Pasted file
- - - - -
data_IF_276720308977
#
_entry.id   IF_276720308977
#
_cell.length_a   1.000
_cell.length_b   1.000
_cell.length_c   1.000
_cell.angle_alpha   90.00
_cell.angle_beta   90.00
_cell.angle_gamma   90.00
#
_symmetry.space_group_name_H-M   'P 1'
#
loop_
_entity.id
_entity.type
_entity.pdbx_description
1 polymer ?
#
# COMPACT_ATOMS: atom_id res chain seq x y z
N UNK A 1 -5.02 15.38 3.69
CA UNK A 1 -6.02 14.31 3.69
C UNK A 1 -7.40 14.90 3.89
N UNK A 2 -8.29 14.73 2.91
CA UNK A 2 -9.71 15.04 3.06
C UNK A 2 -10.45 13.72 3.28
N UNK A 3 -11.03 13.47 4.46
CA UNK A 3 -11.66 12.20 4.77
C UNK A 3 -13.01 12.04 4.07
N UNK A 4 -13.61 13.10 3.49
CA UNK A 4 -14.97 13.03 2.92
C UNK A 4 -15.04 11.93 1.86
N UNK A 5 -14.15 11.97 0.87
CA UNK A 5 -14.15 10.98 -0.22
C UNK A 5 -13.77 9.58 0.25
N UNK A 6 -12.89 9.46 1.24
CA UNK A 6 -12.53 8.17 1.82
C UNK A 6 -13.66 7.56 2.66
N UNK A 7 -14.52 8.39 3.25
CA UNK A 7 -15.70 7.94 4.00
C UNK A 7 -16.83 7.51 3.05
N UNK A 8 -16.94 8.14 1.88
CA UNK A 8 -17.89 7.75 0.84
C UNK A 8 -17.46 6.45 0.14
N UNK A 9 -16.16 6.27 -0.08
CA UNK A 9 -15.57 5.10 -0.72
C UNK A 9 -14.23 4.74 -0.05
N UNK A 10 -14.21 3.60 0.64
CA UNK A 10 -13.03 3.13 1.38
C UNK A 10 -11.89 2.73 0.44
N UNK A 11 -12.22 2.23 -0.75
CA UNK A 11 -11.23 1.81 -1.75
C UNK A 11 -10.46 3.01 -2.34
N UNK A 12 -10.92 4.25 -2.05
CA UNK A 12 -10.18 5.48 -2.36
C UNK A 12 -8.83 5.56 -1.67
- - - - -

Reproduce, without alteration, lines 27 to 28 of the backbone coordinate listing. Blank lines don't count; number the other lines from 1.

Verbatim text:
N UNK A 3 -11.03 13.47 4.46
CA UNK A 3 -11.66 12.20 4.77